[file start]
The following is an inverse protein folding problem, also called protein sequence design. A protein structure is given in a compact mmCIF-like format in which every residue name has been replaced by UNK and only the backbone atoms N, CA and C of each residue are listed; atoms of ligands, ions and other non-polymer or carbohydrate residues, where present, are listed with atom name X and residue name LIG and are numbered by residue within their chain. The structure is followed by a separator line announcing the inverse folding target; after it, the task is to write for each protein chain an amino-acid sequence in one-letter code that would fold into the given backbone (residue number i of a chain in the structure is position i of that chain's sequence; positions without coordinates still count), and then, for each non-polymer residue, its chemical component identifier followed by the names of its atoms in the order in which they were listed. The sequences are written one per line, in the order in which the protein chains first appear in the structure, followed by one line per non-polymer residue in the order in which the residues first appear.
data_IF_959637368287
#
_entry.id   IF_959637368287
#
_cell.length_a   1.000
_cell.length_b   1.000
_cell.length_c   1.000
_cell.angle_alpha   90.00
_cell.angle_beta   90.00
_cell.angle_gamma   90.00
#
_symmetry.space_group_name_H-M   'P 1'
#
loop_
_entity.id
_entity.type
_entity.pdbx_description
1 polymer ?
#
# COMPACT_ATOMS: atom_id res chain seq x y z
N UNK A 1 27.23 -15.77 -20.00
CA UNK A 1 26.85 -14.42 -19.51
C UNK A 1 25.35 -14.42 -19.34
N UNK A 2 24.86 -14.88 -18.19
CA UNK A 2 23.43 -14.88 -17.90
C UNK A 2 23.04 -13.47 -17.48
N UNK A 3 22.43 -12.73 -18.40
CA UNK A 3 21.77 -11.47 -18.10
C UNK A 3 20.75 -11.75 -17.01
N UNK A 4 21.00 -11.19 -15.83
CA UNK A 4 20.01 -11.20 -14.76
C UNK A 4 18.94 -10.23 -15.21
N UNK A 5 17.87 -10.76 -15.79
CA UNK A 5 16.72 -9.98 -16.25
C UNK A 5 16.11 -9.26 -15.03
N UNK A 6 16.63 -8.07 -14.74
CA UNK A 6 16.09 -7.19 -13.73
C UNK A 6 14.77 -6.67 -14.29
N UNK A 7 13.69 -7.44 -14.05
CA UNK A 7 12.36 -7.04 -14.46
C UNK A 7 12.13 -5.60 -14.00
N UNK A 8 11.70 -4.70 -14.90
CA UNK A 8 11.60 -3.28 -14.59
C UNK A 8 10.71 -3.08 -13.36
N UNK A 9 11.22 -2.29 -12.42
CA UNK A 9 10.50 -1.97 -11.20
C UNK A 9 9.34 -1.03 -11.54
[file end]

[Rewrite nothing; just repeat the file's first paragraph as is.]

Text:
The following is an inverse protein folding problem, also called protein sequence design. A protein structure is given in a compact mmCIF-like format in which every residue name has been replaced by UNK and only the backbone atoms N, CA and C of each residue are listed; atoms of ligands, ions and other non-polymer or carbohydrate residues, where present, are listed with atom name X and residue name LIG and are numbered by residue within their chain. The structure is followed by a separator line announcing the inverse folding target; after it, the task is to write for each protein chain an amino-acid sequence in one-letter code that would fold into the given backbone (residue number i of a chain in the structure is position i of that chain's sequence; positions without coordinates still count), and then, for each non-polymer residue, its chemical component identifier followed by the names of its atoms in the order in which they were listed. The sequences are written one per line, in the order in which the protein chains first appear in the structure, followed by one line per non-polymer residue in the order in which the residues first appear.